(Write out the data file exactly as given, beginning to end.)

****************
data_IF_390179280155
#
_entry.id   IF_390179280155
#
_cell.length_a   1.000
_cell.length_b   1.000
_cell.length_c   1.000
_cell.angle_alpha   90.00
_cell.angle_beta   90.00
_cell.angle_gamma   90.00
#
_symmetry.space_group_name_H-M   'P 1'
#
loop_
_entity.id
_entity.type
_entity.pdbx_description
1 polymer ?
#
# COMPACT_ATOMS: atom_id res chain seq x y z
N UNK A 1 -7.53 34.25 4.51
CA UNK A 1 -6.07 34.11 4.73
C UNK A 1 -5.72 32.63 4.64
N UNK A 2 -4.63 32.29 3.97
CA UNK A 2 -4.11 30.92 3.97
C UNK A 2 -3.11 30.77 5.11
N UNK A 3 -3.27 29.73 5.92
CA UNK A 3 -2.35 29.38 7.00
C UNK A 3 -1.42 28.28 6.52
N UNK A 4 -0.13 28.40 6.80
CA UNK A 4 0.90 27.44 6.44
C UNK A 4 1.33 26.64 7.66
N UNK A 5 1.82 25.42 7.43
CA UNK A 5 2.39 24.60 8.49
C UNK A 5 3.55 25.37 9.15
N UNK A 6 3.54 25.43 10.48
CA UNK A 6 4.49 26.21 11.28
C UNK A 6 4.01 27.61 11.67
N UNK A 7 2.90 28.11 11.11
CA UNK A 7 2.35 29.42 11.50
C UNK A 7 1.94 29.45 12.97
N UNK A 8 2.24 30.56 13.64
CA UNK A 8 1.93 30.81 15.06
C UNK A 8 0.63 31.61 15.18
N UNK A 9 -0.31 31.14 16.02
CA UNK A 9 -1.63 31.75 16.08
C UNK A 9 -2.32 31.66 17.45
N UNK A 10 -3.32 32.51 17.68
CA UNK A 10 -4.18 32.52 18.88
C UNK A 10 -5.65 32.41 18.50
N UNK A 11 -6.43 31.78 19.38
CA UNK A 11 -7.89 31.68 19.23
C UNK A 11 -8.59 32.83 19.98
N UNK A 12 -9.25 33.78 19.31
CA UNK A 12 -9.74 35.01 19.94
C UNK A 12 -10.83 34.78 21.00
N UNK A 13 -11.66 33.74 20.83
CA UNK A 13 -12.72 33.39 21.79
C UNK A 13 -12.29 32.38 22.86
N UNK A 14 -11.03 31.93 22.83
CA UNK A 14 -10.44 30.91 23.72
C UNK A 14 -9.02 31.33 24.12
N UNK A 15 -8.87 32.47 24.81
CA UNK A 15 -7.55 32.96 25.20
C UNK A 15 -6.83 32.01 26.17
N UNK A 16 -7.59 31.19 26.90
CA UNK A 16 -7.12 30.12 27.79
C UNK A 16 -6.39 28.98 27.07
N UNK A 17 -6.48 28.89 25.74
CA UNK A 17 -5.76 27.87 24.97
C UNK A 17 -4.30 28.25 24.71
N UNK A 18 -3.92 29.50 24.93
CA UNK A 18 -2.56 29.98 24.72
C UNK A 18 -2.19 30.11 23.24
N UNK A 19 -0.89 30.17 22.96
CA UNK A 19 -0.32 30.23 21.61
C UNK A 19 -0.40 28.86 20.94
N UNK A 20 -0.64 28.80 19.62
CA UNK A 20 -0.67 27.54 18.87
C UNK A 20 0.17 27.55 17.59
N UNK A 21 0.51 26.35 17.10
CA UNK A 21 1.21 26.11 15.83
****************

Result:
data_IF_390179280155
#
_entry.id   IF_390179280155
#
_cell.length_a   1.000
_cell.length_b   1.000
_cell.length_c   1.000
_cell.angle_alpha   90.00
_cell.angle_beta   90.00
_cell.angle_gamma   90.00
#
_symmetry.space_group_name_H-M   'P 1'
#
loop_
_entity.id
_entity.type
_entity.pdbx_description
1 polymer ?
#
# COMPACT_ATOMS: atom_id res chain seq x y z
N UNK A 1 -7.53 34.25 4.51
CA UNK A 1 -6.07 34.11 4.73
C UNK A 1 -5.72 32.63 4.64
N UNK A 2 -4.63 32.29 3.97
CA UNK A 2 -4.11 30.92 3.97
C UNK A 2 -3.11 30.77 5.11
N UNK A 3 -3.27 29.73 5.92
CA UNK A 3 -2.35 29.38 7.00
C UNK A 3 -1.42 28.28 6.52
N UNK A 4 -0.13 28.40 6.80
CA UNK A 4 0.90 27.44 6.44
C UNK A 4 1.33 26.64 7.66
N UNK A 5 1.82 25.42 7.43
CA UNK A 5 2.39 24.60 8.49
C UNK A 5 3.55 25.37 9.15
N UNK A 6 3.54 25.43 10.48
CA UNK A 6 4.49 26.21 11.28
C UNK A 6 4.01 27.61 11.67
N UNK A 7 2.90 28.11 11.11
CA UNK A 7 2.35 29.42 11.50
C UNK A 7 1.94 29.45 12.97
N UNK A 8 2.24 30.56 13.64
CA UNK A 8 1.93 30.81 15.06
C UNK A 8 0.63 31.61 15.18
N UNK A 9 -0.31 31.14 16.02
CA UNK A 9 -1.63 31.75 16.08
C UNK A 9 -2.32 31.66 17.45
N UNK A 10 -3.32 32.51 17.68
CA UNK A 10 -4.18 32.52 18.88
C UNK A 10 -5.65 32.41 18.50
N UNK A 11 -6.43 31.78 19.38
CA UNK A 11 -7.89 31.68 19.23
C UNK A 11 -8.59 32.83 19.98
N UNK A 12 -9.25 33.78 19.31
CA UNK A 12 -9.74 35.01 19.94
C UNK A 12 -10.83 34.78 21.00
N UNK A 13 -11.66 33.74 20.83
CA UNK A 13 -12.72 33.39 21.79
C UNK A 13 -12.29 32.38 22.86
N UNK A 14 -11.03 31.93 22.83
CA UNK A 14 -10.44 30.91 23.72
C UNK A 14 -9.02 31.33 24.12
N UNK A 15 -8.87 32.47 24.81
CA UNK A 15 -7.55 32.96 25.20
C UNK A 15 -6.83 32.01 26.17
N UNK A 16 -7.59 31.19 26.90
CA UNK A 16 -7.12 30.12 27.79
C UNK A 16 -6.39 28.98 27.07
N UNK A 17 -6.48 28.89 25.74
CA UNK A 17 -5.76 27.87 24.97
C UNK A 17 -4.30 28.25 24.71
N UNK A 18 -3.92 29.50 24.93
CA UNK A 18 -2.56 29.98 24.72
C UNK A 18 -2.19 30.11 23.24
N UNK A 19 -0.89 30.17 22.96
CA UNK A 19 -0.32 30.23 21.61
C UNK A 19 -0.40 28.86 20.94
N UNK A 20 -0.64 28.80 19.62
CA UNK A 20 -0.67 27.54 18.87
C UNK A 20 0.17 27.55 17.59
N UNK A 21 0.51 26.35 17.10
CA UNK A 21 1.21 26.11 15.83